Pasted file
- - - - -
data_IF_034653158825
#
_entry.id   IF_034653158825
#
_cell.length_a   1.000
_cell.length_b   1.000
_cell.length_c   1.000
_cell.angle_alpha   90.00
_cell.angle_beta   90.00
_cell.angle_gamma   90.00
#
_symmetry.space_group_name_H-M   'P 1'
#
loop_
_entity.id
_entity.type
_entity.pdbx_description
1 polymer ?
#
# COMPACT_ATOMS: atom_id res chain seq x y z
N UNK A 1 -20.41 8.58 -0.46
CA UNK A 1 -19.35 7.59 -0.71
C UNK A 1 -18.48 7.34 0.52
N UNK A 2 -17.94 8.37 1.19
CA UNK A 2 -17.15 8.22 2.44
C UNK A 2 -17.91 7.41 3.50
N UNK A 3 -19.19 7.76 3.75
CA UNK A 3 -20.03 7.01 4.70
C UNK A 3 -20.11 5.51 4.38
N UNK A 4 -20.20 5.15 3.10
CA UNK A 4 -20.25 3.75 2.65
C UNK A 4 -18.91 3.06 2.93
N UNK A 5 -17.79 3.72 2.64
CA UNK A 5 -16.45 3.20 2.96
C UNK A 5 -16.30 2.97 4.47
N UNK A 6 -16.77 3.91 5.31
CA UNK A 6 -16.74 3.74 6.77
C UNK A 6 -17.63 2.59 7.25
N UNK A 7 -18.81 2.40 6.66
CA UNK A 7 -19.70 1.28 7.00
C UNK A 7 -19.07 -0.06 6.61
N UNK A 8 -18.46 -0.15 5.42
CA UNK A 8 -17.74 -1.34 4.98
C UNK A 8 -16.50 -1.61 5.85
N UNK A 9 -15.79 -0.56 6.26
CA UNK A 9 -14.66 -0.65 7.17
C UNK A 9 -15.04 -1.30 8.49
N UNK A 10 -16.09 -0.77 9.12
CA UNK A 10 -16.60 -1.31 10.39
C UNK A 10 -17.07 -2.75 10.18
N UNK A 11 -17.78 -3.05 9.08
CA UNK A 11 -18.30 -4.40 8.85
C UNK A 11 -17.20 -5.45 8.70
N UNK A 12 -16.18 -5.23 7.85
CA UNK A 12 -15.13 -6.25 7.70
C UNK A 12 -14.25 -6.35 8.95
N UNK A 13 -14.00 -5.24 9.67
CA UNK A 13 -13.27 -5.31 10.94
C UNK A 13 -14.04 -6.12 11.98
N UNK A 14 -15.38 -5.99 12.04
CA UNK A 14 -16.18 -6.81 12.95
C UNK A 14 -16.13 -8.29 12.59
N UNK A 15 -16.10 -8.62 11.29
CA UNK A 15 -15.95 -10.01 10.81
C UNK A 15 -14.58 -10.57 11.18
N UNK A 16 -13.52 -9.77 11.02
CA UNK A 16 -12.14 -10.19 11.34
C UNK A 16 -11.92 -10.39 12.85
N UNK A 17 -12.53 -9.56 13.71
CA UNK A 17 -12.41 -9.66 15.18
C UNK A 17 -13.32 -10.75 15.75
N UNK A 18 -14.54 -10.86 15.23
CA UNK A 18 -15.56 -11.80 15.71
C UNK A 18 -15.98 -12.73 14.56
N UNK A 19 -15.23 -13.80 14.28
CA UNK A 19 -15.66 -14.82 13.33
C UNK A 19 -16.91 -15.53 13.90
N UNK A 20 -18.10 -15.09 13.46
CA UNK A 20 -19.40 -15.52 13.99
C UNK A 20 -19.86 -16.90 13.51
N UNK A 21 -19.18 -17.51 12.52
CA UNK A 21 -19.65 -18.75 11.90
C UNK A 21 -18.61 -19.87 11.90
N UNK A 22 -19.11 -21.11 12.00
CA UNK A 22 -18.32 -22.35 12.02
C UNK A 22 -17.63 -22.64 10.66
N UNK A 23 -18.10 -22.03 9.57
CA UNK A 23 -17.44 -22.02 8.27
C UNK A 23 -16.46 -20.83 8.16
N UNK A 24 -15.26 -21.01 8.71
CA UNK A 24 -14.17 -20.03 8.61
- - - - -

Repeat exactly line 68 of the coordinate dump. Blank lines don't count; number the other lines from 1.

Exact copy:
C UNK A 16 -11.92 -10.39 12.85